The projection of a standard multinormal $n$-vector onto the unit sphere has a uniform distribution because the multinormal distribution is spherically symmetric. (That is, it is invariant under the orthogonal group, a result that follows immediately from two simple facts: (a), the orthogonal group fixes the origin and by definition does not change covariances; and (b) the mean and covariance completely determine the multivariate normal distribution. I illustrated this for the case $n=3$ at https://stats.stackexchange.com/a/7984). In fact, the spherical symmetry immediately shows this distribution is uniform conditional on the length of the original vector. The ratio $X/(X+Z)$ therefore is independent of the length.

What all this implies is that multiplying $X/(X+Z)$ by an independent $\chi^2(2K)$ variable $Y$ creates a variable with the same distribution as $X/(X+Z)$ multiplied by $X+Z$; to wit, the distribution of $X$, which has a $\chi^2(2)$ distribution.

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  • $\begingroup$ Very nice analogy! I feel a bit uncertain about the final paragraph though as the simplification only occur because $X+Z$ is on both sides of the multiplication, which cannot work for an independent $\chi^2(2K)$. $\endgroup$ – Xi'an Nov 26 '15 at 14:55
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    $\begingroup$ But after some further musing in the Paris métro, I realised that because $X/(X+Z)$ and $(X+Z)$ are independent, using $(X+Z)\times X/(X+Z)$ or using $Y \times X/(X+Z)$ lead to the same distribution. Congrats! $\endgroup$ – Xi'an Nov 26 '15 at 16:43
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    $\begingroup$ addendum: the reasoning goes for non-integer K's as well, if one defines a $\chi^2_q$ as a Gamma $\text{Ga}(q/2,1/2)$. $\endgroup$ – Xi'an Nov 26 '15 at 16:52
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    $\begingroup$ @Xi'an Thank you for those revealing comments. Indeed, one way to exploit the recognition that $X/(X+Z)$ and $X+Z$ are independent is to pursue the implication that their density functions will be separable: and that idea applies without modification to the general case of non-integral $K$. Even for those who prefer to compute the convolution $XY$ directly, these statistical insights suggest a simple and effective way of proceeding with the integration by means of an appropriate change of variables. $\endgroup$ – whuber Nov 27 '15 at 14:59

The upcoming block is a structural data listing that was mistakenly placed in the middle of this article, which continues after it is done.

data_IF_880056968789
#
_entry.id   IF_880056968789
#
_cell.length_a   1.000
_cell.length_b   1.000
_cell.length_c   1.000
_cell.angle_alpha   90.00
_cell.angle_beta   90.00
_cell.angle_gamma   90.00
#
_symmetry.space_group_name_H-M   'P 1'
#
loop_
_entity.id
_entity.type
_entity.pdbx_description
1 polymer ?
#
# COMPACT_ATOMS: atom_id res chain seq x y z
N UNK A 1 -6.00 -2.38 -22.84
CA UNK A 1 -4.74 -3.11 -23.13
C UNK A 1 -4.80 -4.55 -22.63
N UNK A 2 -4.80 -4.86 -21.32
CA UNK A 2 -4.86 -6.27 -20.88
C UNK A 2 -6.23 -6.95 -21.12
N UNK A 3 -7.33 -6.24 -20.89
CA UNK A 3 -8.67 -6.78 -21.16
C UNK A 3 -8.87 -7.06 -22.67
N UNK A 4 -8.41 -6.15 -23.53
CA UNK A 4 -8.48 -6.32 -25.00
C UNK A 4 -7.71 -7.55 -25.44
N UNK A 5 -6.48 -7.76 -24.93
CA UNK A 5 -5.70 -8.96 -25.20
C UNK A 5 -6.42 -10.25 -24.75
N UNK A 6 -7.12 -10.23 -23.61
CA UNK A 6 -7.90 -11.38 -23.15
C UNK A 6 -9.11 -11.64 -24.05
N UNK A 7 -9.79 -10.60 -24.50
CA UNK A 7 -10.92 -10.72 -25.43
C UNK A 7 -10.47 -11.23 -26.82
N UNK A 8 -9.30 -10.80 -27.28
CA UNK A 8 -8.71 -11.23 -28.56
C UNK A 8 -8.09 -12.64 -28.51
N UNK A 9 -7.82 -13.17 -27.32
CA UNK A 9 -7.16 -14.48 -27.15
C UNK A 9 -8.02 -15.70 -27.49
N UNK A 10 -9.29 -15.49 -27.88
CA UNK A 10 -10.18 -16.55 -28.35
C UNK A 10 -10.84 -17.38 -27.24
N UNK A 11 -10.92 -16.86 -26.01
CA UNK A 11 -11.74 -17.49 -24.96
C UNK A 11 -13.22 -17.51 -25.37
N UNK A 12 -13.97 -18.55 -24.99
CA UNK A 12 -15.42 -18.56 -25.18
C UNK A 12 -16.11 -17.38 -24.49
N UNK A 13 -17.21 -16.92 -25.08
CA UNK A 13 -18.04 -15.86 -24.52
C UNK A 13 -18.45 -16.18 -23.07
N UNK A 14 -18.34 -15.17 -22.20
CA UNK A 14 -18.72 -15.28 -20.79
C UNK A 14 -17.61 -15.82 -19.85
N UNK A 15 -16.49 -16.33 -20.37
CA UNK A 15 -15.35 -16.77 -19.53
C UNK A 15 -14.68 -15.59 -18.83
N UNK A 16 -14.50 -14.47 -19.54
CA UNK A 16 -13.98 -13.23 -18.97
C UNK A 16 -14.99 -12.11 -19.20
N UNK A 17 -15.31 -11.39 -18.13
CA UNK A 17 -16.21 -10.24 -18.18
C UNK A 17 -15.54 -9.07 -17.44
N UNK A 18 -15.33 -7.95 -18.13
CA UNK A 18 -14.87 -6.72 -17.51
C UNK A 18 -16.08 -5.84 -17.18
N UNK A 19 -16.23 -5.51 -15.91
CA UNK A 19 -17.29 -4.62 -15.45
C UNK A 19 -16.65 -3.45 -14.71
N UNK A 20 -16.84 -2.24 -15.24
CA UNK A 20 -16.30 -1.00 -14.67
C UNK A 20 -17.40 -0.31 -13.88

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I greatly deprecate the commonly used tactic of finding the density of $Z = g(X,Y)$ by computing first computing the joint density of $Z$ and $X$ (or $Y$) because it is "easy" to use Jacobians, and then getting $f_Z$ as a marginal density (cf. Rusty Statistician's answer). It is much easier to find the CDF of $Z$ directly and then differentiate to find the pdf. This is the approach used below.

$X$ and $Y$ are independent random variables with densities $f_X(x) = (K-1)(1-x)^{K-2}\mathbf 1_{(0,1)}(x)$ and $f_Y(y) = \frac{1}{2^K (K-1)!} y^{K-1} e^{-y/2}\mathbf 1_{(0,\infty)}(y)$. Then, with $Z = XY$, we have for $z > 0$, \begin{align} P\{Z > z\} &= P\{XY > z\}\\ &= \int_{y=z}^\infty \frac{1}{2^K (K-1)!} y^{K-1} e^{-y/2} \left[\int_{x=\frac{z}{y}}^1 (K-1)(1-x)^{K-2}\,\mathrm dx \right] \,\mathrm dy\\ &= \int_{y=z}^\infty \frac{1}{2^K (K-1)!} y^{K-1} e^{-y/2} \left(1-\frac{z}{y}\right)^{K-1}\,\mathrm dy\\ &= \int_{y=z}^\infty \frac{1}{2^K (K-1)!} (y-z)^{K-1} e^{-y/2} \,\mathrm dy\\ &= e^{-z/2}\int_0^\infty \frac{1}{2^K (K-1)!}t^{K-1} e^{-t/2} \,\mathrm dy~~~\scriptstyle{\text{on setting}~y-z = t}\\ &= e^{-z/2}\qquad\scriptstyle{\text{on noting that the integral is that of a Gamma pdf}}\\ \end{align}

It is well-known that if $V \sim \mathsf{Exponential}(\lambda)$, then $P\{V > v\} = e^{-\lambda v}$. It follows that $Z = XY$ has an exponential density with parameter $\lambda = \frac 12$, which is also the $\chi^2(2)$ distribution.